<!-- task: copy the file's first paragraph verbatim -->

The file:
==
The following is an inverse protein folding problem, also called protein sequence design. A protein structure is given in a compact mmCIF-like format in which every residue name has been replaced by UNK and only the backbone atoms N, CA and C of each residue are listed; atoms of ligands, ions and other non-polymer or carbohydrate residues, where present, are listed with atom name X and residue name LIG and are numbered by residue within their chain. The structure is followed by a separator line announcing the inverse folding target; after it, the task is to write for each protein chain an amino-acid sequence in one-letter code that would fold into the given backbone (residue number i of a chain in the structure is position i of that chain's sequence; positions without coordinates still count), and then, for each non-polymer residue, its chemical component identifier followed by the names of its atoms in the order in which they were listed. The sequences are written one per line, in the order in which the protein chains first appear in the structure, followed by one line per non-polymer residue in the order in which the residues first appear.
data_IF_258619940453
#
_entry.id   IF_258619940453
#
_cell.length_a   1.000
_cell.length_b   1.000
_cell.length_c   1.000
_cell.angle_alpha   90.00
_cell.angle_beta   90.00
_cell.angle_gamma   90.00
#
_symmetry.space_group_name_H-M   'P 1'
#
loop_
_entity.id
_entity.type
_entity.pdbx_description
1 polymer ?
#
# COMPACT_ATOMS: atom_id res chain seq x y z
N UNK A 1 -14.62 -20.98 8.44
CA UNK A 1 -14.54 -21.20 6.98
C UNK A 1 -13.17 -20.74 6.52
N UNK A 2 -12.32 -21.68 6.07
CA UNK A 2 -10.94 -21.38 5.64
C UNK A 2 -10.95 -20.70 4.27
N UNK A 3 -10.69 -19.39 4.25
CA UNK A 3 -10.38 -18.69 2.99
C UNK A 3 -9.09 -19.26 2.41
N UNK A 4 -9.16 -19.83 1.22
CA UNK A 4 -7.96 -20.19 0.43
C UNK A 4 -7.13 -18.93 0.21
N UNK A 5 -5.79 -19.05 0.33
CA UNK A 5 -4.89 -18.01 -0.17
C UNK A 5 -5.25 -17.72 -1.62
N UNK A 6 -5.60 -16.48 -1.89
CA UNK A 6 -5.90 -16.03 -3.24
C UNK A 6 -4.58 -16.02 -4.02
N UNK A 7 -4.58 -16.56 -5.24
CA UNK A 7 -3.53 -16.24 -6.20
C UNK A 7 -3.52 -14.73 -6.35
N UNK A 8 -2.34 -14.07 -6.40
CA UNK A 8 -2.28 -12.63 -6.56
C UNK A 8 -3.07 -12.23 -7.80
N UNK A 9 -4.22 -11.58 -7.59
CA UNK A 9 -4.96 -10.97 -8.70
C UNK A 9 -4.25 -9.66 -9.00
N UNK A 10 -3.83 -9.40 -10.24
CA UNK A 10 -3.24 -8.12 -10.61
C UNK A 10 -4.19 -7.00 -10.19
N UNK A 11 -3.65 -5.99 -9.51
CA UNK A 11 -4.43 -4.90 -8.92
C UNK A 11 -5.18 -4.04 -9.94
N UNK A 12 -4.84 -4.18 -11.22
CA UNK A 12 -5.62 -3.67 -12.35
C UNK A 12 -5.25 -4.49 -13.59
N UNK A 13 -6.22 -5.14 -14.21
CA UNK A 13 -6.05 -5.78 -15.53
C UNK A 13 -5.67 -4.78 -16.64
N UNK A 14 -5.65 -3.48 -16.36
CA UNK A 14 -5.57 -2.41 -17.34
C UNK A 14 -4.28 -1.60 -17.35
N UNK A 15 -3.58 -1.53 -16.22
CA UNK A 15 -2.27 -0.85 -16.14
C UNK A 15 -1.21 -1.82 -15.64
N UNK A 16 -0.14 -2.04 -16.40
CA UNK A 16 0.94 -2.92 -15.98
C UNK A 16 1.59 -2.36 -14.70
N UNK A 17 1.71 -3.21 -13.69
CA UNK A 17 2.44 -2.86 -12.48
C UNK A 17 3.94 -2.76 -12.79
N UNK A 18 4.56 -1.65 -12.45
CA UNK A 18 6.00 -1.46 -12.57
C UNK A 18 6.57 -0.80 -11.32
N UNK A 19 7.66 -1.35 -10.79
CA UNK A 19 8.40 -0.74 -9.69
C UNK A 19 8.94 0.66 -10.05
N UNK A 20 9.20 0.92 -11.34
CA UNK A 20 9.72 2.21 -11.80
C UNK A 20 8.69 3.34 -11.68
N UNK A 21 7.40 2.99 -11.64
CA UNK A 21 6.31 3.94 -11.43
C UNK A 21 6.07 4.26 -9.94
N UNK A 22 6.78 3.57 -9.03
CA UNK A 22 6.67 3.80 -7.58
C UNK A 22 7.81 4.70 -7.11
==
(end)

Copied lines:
The following is an inverse protein folding problem, also called protein sequence design. A protein structure is given in a compact mmCIF-like format in which every residue name has been replaced by UNK and only the backbone atoms N, CA and C of each residue are listed; atoms of ligands, ions and other non-polymer or carbohydrate residues, where present, are listed with atom name X and residue name LIG and are numbered by residue within their chain. The structure is followed by a separator line announcing the inverse folding target; after it, the task is to write for each protein chain an amino-acid sequence in one-letter code that would fold into the given backbone (residue number i of a chain in the structure is position i of that chain's sequence; positions without coordinates still count), and then, for each non-polymer residue, its chemical component identifier followed by the names of its atoms in the order in which they were listed. The sequences are written one per line, in the order in which the protein chains first appear in the structure, followed by one line per non-polymer residue in the order in which the residues first appear.